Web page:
By Ishan Dasgupta

Caster Semenya, former world champion sprinter, was recently named to the initial Olympic team for South Africa. Her journey to this position, however, was anything but usual.


Although Semenya’s winning time in the 2009 World Championships was enough to earn her gold, it was not a result that should have raised suspicion of unfair advantages or use of performance enhancing drugs. Rather, her “manly” physique and complaints from her fellow competitors set into motion a lengthy gender verification process that the IAAF said it was “obliged” to conduct. After months of public humiliation and scrutiny, Semenya was cleared to return to competition, but the controversy was just getting started.


While Semenya was able to avoid a permanent ban and return to her sport, the circumstances of her situation sent both the popular press and academics into a tizzy. Countless articles were published both defending and questioning Semenya’s right to compete with women. Some criticized the IAFF for conducting the test in the first place, while others pointed out the difficulties inherent in making such decisions involving intersex athletes.


Her circumstances apparently became so groundbreaking that the IAFF changed their gender verification policy just to address her case. Their decision was to not limit competitors based on often-inappropriate conceptions of gender and sex, but rather on the level of androgens, specifically testosterone, produced by the woman’s body (a decision that actually favored and allowed for Semenya to compete).


This seems like a reasonable limitation that is based on the objective measurement of a hormone rather than human bias right?


Wrong, at least according to a Stanford bioethicist and her peers in their recent paper criticizing the IAFF’s androgen exclusion criteria. Katrina Karkazis argues that this policy is wrong for three major reasons: (1) the underlying assumption that testosterone is responsible for what makes an athlete athletic is false; (2) the policymaking process that arrived at this criteria was established by individuals not well qualified to make the decision in the first place; and (3) that this new policy makes it very difficult to achieve fairness and equality for female athletes.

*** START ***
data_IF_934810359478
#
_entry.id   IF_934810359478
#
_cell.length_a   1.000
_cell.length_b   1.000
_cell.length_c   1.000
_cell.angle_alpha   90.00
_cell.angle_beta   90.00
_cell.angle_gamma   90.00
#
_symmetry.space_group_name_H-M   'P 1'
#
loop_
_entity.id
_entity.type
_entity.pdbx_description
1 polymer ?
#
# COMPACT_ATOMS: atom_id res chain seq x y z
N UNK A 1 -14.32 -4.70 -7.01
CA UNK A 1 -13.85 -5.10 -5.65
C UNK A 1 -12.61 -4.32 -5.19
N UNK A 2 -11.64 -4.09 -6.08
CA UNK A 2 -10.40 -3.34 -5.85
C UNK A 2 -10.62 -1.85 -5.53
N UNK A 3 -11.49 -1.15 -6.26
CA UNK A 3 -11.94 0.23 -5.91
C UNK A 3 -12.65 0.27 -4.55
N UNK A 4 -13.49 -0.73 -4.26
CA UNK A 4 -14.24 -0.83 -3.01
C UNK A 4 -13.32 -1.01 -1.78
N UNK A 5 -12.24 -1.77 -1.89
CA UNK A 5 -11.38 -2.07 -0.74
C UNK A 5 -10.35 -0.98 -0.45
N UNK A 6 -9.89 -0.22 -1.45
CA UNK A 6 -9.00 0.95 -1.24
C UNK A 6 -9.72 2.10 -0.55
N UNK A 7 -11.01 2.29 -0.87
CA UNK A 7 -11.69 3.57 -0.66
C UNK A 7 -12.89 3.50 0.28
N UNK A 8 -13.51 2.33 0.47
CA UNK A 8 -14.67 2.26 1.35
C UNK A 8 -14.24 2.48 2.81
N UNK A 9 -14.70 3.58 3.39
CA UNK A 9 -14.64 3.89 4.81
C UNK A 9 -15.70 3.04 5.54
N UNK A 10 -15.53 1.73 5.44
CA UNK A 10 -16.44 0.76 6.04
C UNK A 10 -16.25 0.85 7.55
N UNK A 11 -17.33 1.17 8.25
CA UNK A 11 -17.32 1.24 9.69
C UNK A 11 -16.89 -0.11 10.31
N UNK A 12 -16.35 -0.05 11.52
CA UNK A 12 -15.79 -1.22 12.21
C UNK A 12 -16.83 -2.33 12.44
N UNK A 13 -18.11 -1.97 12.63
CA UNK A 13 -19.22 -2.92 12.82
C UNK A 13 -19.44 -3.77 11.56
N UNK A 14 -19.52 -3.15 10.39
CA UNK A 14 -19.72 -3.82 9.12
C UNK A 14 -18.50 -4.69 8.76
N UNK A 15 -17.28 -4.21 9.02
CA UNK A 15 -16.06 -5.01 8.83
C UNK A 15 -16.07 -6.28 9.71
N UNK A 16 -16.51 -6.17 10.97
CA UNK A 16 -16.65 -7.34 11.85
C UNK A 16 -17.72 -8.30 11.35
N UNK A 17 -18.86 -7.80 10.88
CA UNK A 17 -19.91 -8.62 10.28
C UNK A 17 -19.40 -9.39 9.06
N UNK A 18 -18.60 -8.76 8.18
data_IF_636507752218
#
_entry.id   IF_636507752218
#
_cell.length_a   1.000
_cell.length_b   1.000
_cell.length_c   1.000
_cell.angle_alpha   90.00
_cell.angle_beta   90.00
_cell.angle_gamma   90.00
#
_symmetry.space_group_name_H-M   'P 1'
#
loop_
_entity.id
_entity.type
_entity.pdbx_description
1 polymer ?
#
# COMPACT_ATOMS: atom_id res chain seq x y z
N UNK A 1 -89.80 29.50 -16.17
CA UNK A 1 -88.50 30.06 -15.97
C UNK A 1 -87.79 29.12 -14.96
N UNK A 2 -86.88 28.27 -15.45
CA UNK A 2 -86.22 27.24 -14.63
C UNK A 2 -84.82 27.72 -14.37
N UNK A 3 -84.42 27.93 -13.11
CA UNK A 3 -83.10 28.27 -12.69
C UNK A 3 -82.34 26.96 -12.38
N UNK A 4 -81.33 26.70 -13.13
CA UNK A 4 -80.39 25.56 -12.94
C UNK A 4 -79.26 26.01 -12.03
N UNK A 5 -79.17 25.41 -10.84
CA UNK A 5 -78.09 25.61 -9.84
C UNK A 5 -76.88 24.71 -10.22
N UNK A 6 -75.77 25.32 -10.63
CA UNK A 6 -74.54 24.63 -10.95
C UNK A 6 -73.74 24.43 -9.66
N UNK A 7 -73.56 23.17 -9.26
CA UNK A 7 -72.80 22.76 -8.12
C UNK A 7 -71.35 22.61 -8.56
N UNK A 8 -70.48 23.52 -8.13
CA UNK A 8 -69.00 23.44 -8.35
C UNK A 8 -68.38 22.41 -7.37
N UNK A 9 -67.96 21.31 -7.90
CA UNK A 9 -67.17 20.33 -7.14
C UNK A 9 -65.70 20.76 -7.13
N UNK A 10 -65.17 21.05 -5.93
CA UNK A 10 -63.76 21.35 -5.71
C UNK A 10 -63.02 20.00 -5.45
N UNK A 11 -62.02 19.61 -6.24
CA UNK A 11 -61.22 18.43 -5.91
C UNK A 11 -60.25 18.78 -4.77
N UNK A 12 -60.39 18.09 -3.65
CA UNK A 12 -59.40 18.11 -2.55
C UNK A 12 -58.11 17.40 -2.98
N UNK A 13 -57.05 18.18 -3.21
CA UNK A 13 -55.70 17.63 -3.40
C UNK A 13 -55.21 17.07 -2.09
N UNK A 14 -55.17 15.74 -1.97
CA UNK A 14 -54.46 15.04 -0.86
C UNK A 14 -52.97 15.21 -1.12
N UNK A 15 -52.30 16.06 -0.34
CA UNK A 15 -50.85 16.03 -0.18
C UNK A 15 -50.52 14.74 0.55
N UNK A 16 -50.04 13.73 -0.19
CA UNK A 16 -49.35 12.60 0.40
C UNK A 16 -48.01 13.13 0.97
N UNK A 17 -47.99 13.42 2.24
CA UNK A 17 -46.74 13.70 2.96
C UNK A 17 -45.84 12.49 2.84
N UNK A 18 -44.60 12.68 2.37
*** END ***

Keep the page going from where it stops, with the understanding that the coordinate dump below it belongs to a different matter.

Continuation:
Without going too deeply into the specifics of Karkazis et. al’s arguments, I will say that, for the most part, I whole-heartedly agree with their claims and the evidence they use to support them. That does not, however, preclude me from arguing  (as I did with coauthor Dan O’Connor in a commentary on Karkazis’ article) that the reality of elite sports is no longer about fair play and the display of natural gifts and hard work—it is about entertainment derived from competition, pure and simple.


Under this conception of elite sport, it is hard to see why it matters that the androgen exclusion criteria might be unfair to some people. The true nature of elite sport makes it so participation is not a right, but a privilege of those best able to follow the wholly-arbitrary rules that delimit the competition-ensuring parameters of the game. Rules and regulations in sport are constantly changed based on seemingly arbitrary reasons—sometimes to maintain fairness while other times to increase attendance.